Asset allocation - hedging currency exposure

U.S. firm is specialized in bottom-up analysis of domestic stocks and bonds, firm’s client base is equally split between U.S. based defined benefit pension plans and 401(k) defined contribution plans. Portfolios are allocated between domestic stock and domestic fixed income.

Discuss whether it is more appropriate to hedge currency exposure for international bonds or equity assets.
Solution: For bonds, because bonds are the less volatile asset class, so the volatility of the foreign currency is proportionately more significant to the foreign investor in a country’s bond market.

Can someone explain why? I would have gone for equity…

Thank you!

Domestic return = (1+ asset return in foreign currency)(1 + foreign currency return) - 1. Stated differently, there are two drivers of return when viewed from the domestic perspective: the return of the asset itself, and the return from unhedged foreign currency.

With bonds, the first component is a small proportion of the return (a risk-free US government 10-year bond, for example, yields less than 1% these days), and thus a swing of just 1% in the opposite direction on foreign currency will nullify your total return. Compare that to an equity return in 8-9%, you get the idea.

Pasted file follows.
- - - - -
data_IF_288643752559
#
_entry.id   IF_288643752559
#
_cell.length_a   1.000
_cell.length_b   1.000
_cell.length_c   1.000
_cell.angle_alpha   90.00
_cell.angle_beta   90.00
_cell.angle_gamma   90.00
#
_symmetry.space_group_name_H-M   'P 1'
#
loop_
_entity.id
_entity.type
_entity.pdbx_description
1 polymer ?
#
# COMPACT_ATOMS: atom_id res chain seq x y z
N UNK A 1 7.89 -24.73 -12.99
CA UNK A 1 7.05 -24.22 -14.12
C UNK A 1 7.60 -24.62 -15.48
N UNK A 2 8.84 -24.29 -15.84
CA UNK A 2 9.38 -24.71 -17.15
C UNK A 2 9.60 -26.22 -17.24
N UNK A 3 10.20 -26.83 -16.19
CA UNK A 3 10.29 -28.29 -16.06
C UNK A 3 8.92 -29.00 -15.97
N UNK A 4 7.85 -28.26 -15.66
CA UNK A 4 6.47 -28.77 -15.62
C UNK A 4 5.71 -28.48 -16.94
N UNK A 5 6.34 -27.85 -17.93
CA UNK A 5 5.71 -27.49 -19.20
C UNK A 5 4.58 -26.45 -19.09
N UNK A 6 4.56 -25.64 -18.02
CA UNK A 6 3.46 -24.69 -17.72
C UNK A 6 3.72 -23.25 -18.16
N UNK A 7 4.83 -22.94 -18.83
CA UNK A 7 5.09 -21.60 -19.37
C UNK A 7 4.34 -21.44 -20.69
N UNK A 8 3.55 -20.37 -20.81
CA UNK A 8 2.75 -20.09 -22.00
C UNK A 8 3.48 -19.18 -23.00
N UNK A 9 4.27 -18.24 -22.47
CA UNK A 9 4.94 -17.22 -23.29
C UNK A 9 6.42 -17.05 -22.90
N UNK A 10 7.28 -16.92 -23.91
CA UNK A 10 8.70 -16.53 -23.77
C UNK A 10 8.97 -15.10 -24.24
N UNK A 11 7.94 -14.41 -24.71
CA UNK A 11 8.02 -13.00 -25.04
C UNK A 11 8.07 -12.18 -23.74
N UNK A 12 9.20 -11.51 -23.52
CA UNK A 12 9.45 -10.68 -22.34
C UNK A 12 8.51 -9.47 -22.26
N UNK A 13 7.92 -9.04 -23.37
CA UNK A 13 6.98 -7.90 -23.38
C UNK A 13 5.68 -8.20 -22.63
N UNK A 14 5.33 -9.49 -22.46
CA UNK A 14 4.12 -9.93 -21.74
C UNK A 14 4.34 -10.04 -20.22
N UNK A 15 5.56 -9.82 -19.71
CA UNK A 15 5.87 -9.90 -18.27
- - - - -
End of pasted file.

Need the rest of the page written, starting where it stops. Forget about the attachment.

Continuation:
Case-specific facts notwithstanding, I am tempted to explain the choice for bonds in terms of bonds’ return correlation with foreign currency instead. In general, return on bonds are more directly correlated to the movement in foreign currency. Therefore, an adverse return in foreign currency (from the appreciation of that foreign currency with regards to your own domestic currency) will typically be accompanied by an adverse return in the bond holding itself once measured using your domestic currency. Recall that high correlation = high portfolio risk, and thus warrants more hedge.

I dont really get why if there is inflation in one country, the currency depreciates (as stayed by the PPP theory). It should be the case that because there is inflation, the central bank will increase interest rate and thus, make invesent (FI) more attractive in that country, thus increasing the demand for the currency and appreciating it (the Relative economic streng approach). So… how I am suppose to be able to answer questions like this one?. They only state that they will be inflation in NZ and no inflation (flat) in Japan.

Can someone help?

That runs afoul of the “all else equal” stipulation.

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For this question , does anyone know the source? Im just wondering why its asking about hedging currencies when its a US firm with US clients who invest in “domestic” equities and bonds?

Reading this Im confused as to what exactly needs to be hedged if there is no foreign exposure